Tradespeople face up to material price hikes
Despite positive economic data, the weak pound could pose challenges for UK tradespeople this year. In particular, rising material costs might prove an issue …
The UK economy has so far defied fears of a post-Brexit slowdown, with the Bank of England even raising its growth forecast for 2017 [SC1].
Despite concerns about the potential impact of the EU referendum on Gross Domestic Product (GDP), the economy grew by 2% last year [SC2], giving the construction, manufacturing and services industries cause to be optimistic.
But while consumer confidence seems to have held up since the June 23 Brexit vote, it’s not all been plain sailing, with Sterling slumping in value. The weakened pound could pose particular challenges for builders and tradespeople, forcing them to contend with higher material costs…
Pound tumbles against major currencies
In the short term at least, official GDP figures suggest the ‘leave’ vote has done little to damage the UK’s growth [SC3]. Yet things are less clear-cut when it comes to the fate of the pound.
After surging on the eve of the referendum, when opinion polls suggested a ‘remain’ victory was on the cards [SC4], Sterling has since tumbled – at times dipping below 1.20 US dollars [SC5].
The pound has also dropped markedly against the euro [SC6].
For some companies, this trend may prove positive. Research from the CBI suggests manufacturing exports have become more competitive on the back of Sterling’s depreciation [SC7].
But the weak pound appears to be a double-edged sword, with other studies warning about its impact on business costs.
Sterling’s decline pushes up material costs
For tradespeople focusing on domestic rather than international markets, the continued weakness of Sterling may prove one of 2017’s key threats.
Research from IHS Markit and the Chartered Institute of Procurement and Supply shows construction firms faced their largest rise in costs since 2008 during January [SC8].
And other recent data from the Federation of Master Builders (FMB) suggests 70% of the country’s smaller building firms have now seen material prices rise because of the falling pound. A wide range of trades have been affected, with prices increasing on everything from timber through to Spanish slate [SC9].
Highlighting the scale of the problem, FMB director of external affairs Sarah McMonagle said: “A quarter of all materials used by the UK construction industry are imported. This is significant and underlines the vulnerability of the industry to sudden fluctuations in the strength of our currency.”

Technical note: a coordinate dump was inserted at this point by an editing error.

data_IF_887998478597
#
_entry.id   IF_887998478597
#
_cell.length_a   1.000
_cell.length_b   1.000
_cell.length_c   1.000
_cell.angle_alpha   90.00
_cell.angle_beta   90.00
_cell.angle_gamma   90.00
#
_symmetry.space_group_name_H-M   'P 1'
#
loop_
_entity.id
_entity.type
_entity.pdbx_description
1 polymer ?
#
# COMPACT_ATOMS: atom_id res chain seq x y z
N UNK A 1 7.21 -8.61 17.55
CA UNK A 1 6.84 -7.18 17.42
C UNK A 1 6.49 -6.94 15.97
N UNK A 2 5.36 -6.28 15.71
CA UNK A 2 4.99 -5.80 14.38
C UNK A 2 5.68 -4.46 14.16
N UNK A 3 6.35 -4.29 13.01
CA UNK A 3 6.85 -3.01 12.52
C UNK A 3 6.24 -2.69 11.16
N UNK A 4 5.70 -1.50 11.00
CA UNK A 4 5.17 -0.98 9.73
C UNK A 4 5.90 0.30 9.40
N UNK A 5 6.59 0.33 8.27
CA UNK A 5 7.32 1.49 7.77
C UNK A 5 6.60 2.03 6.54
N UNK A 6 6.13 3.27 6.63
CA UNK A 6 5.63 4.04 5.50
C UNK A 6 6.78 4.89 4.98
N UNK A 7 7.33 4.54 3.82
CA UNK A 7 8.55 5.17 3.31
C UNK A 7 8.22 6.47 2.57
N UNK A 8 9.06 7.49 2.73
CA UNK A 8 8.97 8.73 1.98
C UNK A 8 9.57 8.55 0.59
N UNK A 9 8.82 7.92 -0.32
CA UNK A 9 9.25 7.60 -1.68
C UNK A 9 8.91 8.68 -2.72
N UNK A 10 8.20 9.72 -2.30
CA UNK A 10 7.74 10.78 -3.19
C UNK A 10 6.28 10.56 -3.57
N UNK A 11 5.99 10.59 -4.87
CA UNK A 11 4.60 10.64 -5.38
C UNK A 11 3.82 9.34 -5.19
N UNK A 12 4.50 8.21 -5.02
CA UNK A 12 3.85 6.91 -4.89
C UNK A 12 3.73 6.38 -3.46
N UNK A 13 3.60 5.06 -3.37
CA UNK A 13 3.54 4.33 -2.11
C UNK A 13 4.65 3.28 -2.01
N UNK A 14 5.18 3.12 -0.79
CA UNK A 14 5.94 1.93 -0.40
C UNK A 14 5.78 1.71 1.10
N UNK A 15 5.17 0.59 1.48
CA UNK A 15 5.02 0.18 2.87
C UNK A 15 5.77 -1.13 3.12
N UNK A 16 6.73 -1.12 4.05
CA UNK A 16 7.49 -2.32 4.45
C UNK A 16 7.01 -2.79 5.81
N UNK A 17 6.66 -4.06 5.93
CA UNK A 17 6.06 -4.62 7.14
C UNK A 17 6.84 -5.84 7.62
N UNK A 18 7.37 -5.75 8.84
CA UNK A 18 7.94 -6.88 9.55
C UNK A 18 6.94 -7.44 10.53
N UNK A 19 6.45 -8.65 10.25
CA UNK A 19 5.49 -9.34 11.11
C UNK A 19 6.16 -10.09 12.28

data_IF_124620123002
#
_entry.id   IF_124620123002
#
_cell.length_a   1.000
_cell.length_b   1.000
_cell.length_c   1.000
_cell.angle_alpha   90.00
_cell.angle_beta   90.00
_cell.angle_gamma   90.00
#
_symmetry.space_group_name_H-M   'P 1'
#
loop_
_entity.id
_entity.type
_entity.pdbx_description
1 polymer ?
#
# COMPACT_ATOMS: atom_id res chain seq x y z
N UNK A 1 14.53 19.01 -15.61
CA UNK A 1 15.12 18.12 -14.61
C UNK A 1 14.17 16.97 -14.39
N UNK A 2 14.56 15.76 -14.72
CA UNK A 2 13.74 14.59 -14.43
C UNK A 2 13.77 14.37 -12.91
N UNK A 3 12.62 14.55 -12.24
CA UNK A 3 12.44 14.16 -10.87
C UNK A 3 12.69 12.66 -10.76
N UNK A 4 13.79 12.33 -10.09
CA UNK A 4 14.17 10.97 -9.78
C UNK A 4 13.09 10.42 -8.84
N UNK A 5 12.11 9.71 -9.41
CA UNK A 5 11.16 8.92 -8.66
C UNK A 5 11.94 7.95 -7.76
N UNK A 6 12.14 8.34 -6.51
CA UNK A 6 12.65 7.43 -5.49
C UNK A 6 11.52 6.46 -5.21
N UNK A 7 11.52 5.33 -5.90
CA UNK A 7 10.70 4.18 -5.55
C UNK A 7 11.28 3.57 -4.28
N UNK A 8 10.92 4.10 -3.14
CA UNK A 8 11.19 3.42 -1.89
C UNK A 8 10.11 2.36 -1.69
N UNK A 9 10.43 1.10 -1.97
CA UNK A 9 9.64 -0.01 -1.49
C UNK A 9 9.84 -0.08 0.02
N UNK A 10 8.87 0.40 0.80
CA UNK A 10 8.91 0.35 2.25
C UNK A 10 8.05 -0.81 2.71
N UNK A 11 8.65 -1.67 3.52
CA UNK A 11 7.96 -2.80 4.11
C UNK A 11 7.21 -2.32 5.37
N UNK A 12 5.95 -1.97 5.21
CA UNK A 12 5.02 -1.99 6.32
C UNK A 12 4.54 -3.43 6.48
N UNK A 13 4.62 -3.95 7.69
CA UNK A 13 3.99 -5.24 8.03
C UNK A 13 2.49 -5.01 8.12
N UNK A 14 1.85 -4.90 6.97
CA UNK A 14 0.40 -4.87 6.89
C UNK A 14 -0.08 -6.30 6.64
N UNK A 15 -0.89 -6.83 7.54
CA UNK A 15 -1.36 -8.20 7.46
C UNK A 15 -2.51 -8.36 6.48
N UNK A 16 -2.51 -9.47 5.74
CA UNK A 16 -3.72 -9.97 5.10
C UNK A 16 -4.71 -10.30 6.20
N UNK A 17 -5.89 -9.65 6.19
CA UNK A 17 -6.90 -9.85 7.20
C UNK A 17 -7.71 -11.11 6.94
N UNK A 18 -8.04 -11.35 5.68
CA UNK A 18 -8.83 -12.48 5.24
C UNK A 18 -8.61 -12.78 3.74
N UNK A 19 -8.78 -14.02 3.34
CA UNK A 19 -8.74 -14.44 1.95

Understanding the impact of rising costs
Higher material costs could eat into the profit margins of construction firms – something which may be particularly difficult for tradespeople running small businesses.
And there might be wider implications too, including:
Problems pricing jobs accurately. Since material costs have the potential to go up halfway through a job, accurately charging clients is becoming a trickier process. To cover themselves against sudden increases, tradespeople might be forced to set aside larger contingency funds.
Higher costs for clients. Construction firms may need to set higher charges for their household customers and business clients, in response to fluctuating material expenses.
Less choice for customers. If certain materials become overly expensive, building firms and their customers might have to adapt accordingly and rethink the designs of their projects.
Protecting your business interests
At a time when Sterling remains weak, it could prove difficult to escape material price hikes. But that doesn’t mean you should simply sit back and wait for them to hit your business.
Instead, reviewing your budget, cutting unnecessary spending, and seeking the best deals on things like energy and transport could all help to mitigate higher material expenses.
The desire to find the best deal for your business should extend to your search for an insurance policy. Affordability is one factor to consider; however, and perhaps more importantly, you must consider whether a policy offers adequate cover for your businesses assets.
Underinsurance of increasingly expensive business critical materials could cause unsustainable economic losses in the event of a claim.
As such it has never been more important for business owners to take a proactive approach when it comes to reviewing their sums insured; thereby making sure their cover is adequate.
Having an insurance policy in place which offers the correct level of cover for your business is a simple way to avoid further, and sometimes critical, business expense.
NIG offers a range of products to suit the insurance requirements of a wide variety of businesses.
If you would like to discuss this article, insurers NIG or your tradesperson liability insurance, you can call us on 01273 789 979 or send us an email.